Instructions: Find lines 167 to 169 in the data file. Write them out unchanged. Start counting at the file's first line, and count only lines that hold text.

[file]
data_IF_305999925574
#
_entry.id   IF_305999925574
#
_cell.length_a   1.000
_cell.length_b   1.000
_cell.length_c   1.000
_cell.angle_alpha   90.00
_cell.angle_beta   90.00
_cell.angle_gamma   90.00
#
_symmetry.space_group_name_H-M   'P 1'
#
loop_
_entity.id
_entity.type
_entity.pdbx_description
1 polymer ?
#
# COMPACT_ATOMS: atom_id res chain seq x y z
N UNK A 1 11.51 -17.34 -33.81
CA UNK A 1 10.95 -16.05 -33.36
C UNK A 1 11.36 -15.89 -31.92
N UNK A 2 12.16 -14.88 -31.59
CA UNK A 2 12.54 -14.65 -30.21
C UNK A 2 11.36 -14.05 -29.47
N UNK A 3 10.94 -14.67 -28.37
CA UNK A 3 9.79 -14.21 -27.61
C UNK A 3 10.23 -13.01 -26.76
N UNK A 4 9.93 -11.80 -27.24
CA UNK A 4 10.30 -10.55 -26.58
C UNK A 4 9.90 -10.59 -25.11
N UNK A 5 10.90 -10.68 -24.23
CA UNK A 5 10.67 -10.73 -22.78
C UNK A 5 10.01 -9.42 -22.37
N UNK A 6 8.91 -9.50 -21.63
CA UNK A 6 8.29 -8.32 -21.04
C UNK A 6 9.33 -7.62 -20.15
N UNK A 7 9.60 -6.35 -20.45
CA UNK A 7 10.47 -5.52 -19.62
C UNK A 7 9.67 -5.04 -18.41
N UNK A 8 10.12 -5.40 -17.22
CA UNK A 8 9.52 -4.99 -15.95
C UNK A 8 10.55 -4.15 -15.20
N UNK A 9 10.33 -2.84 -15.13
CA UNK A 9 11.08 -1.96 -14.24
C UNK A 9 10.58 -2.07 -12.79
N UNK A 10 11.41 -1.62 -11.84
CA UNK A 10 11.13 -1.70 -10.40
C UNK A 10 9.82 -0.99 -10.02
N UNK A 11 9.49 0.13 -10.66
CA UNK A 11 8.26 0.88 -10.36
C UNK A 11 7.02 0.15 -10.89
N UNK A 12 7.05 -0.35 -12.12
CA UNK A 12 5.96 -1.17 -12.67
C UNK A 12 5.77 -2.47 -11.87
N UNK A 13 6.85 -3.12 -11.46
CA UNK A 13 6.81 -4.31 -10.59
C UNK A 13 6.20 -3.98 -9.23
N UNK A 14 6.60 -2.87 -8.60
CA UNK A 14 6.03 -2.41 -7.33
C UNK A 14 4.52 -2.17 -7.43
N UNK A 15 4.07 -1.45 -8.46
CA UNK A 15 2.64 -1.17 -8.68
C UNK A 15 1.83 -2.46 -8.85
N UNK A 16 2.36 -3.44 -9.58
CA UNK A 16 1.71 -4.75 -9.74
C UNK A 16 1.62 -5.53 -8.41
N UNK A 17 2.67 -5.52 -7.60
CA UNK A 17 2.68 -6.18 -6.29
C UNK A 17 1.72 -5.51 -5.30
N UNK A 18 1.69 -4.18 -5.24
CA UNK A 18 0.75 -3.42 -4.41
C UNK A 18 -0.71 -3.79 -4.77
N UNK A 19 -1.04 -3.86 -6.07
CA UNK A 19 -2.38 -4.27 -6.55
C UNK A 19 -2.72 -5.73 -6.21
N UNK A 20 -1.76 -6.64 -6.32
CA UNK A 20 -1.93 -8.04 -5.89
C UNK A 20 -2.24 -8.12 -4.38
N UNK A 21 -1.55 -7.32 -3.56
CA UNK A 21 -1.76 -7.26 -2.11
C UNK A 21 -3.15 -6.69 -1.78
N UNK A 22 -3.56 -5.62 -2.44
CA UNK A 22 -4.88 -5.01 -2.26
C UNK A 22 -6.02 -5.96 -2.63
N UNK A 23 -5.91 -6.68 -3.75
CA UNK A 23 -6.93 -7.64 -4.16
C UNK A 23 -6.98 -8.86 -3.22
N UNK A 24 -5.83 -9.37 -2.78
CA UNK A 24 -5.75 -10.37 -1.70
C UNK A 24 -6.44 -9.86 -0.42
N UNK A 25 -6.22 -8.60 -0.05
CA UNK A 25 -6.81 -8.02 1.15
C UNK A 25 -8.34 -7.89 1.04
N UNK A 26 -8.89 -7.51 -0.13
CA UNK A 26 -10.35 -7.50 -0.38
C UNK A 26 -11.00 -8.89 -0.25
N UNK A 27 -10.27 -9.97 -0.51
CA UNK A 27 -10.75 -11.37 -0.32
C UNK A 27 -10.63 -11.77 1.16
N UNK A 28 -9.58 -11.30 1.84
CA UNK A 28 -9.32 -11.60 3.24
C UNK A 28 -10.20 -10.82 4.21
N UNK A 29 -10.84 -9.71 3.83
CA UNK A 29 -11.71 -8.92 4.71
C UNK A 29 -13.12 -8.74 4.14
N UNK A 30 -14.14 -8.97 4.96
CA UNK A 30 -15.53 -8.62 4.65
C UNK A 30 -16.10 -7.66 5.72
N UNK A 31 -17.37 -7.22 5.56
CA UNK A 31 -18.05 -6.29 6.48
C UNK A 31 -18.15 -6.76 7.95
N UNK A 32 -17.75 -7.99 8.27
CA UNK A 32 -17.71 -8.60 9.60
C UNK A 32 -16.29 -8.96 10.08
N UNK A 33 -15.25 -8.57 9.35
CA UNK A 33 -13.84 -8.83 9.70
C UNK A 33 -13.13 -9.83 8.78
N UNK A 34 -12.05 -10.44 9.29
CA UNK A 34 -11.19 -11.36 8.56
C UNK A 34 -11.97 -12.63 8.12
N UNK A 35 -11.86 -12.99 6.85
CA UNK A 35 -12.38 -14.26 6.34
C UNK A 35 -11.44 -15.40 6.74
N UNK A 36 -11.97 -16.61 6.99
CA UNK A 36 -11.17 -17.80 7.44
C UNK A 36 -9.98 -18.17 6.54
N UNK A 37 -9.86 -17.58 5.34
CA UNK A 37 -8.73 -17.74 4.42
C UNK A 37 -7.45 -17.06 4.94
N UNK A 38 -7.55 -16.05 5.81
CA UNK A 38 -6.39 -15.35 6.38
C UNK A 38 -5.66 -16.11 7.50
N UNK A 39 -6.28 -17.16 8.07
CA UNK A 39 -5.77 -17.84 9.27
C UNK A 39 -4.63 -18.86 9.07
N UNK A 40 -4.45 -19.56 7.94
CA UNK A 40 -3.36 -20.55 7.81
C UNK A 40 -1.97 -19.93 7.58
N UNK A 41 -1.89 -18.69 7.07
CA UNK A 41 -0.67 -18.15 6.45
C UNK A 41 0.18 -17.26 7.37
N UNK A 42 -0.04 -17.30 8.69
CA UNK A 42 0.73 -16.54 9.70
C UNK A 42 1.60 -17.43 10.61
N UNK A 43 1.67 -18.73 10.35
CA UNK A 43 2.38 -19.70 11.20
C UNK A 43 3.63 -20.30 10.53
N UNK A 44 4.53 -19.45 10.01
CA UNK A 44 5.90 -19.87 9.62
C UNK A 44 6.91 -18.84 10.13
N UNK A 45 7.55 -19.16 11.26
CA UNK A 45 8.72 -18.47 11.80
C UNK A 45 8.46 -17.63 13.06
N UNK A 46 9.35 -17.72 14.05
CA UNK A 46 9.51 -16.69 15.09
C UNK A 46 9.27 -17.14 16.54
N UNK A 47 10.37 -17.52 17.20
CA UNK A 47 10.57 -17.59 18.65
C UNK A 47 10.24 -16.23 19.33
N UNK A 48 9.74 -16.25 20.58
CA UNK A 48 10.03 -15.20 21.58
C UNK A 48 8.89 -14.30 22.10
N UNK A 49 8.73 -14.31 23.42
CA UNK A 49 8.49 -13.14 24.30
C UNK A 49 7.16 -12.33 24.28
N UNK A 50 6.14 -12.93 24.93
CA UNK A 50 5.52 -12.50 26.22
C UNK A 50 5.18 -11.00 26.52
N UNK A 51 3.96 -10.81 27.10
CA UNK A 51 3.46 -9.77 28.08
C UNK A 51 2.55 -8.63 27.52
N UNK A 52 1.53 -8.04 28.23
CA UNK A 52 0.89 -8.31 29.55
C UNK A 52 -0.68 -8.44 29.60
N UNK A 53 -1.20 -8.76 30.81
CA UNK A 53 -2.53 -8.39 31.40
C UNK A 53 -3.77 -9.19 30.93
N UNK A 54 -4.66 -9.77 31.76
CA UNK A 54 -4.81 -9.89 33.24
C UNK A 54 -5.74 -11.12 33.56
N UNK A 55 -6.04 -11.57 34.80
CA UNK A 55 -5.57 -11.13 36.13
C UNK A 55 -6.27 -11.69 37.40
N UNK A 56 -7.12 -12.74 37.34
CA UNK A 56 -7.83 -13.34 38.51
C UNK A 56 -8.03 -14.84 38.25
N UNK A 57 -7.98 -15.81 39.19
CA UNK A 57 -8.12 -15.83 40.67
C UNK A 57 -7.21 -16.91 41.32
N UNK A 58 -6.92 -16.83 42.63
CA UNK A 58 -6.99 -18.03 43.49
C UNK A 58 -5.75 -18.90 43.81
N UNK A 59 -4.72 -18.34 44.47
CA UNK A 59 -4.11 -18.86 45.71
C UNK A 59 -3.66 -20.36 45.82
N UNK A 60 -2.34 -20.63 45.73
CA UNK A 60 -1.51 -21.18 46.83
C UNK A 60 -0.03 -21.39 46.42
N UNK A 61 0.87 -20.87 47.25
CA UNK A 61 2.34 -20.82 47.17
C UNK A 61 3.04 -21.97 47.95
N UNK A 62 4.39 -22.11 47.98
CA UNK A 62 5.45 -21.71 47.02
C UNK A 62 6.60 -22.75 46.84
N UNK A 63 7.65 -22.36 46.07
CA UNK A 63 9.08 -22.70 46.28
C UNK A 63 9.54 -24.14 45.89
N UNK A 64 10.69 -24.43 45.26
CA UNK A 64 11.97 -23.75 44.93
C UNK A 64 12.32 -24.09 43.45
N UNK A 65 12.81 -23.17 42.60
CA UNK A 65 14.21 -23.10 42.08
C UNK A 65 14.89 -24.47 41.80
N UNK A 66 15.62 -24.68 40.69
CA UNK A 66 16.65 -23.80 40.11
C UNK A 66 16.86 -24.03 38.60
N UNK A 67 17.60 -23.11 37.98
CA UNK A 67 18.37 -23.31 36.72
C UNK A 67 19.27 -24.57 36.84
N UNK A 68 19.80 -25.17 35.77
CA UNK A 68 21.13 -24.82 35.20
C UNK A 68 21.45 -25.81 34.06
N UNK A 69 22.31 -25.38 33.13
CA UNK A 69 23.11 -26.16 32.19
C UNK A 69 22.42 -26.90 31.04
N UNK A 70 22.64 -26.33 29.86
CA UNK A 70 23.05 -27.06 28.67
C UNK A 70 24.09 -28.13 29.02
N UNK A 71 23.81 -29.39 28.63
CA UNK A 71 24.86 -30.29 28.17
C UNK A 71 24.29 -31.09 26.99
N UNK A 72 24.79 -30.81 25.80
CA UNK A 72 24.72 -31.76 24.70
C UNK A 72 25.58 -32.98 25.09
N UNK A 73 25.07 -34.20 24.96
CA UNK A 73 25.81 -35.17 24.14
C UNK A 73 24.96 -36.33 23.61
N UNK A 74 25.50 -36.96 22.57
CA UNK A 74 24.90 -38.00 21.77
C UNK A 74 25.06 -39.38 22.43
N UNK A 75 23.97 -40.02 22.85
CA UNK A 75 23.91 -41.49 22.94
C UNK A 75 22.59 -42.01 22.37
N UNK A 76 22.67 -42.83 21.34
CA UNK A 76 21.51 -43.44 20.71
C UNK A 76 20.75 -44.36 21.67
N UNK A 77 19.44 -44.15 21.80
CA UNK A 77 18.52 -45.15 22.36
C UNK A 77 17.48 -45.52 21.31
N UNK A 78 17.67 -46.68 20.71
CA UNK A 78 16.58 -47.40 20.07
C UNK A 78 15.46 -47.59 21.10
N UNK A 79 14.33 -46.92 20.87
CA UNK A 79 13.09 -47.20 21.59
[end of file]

C UNK A 49 7.16 -12.33 24.28
N UNK A 50 6.14 -12.93 24.93
CA UNK A 50 5.52 -12.50 26.22